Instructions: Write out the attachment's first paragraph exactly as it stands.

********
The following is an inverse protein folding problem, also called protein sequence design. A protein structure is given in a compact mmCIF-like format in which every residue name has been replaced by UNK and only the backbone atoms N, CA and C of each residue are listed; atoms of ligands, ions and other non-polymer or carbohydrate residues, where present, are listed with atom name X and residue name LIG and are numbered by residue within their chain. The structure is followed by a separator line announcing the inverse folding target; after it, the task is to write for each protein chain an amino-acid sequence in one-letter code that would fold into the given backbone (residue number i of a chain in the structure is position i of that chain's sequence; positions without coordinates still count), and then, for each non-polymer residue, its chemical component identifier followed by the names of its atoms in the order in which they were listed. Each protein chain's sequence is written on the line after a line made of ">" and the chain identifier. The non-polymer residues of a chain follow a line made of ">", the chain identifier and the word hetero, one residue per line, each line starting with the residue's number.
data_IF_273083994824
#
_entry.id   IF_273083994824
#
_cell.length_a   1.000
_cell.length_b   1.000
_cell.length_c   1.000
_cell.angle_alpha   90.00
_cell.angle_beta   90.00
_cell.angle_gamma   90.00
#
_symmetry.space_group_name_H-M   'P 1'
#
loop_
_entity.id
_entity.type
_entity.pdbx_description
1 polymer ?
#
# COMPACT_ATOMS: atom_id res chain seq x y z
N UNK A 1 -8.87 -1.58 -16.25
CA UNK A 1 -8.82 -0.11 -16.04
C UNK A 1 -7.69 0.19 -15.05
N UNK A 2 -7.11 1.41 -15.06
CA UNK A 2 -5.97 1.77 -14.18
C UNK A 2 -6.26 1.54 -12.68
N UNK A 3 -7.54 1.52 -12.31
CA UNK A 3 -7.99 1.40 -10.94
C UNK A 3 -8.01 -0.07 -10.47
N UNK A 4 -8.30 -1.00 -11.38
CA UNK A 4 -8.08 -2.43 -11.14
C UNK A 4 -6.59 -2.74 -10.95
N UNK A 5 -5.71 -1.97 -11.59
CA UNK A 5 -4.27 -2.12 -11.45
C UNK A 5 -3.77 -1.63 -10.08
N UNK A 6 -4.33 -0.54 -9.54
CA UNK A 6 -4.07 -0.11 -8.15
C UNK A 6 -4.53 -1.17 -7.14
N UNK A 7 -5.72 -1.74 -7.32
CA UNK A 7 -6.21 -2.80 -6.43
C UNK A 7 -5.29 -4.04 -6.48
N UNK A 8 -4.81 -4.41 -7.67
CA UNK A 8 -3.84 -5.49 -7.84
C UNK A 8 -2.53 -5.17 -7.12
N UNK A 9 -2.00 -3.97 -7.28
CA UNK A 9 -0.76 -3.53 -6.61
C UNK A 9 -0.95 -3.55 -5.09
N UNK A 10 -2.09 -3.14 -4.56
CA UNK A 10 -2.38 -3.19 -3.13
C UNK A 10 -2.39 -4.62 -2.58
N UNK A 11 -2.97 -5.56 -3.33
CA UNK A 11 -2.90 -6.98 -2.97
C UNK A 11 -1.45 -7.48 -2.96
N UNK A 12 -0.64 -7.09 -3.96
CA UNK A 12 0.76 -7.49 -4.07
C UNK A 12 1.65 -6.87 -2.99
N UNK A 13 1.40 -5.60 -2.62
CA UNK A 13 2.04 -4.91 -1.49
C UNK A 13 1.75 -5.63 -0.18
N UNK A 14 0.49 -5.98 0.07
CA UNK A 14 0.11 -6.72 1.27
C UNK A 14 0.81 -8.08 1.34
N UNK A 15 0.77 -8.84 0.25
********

The following is an inverse protein folding problem, also called protein sequence design. A protein structure is given in a compact mmCIF-like format in which every residue name has been replaced by UNK and only the backbone atoms N, CA and C of each residue are listed; atoms of ligands, ions and other non-polymer or carbohydrate residues, where present, are listed with atom name X and residue name LIG and are numbered by residue within their chain. The structure is followed by a separator line announcing the inverse folding target; after it, the task is to write for each protein chain an amino-acid sequence in one-letter code that would fold into the given backbone (residue number i of a chain in the structure is position i of that chain's sequence; positions without coordinates still count), and then, for each non-polymer residue, its chemical component identifier followed by the names of its atoms in the order in which they were listed. Each protein chain's sequence is written on the line after a line made of ">" and the chain identifier. The non-polymer residues of a chain follow a line made of ">", the chain identifier and the word hetero, one residue per line, each line starting with the residue's number.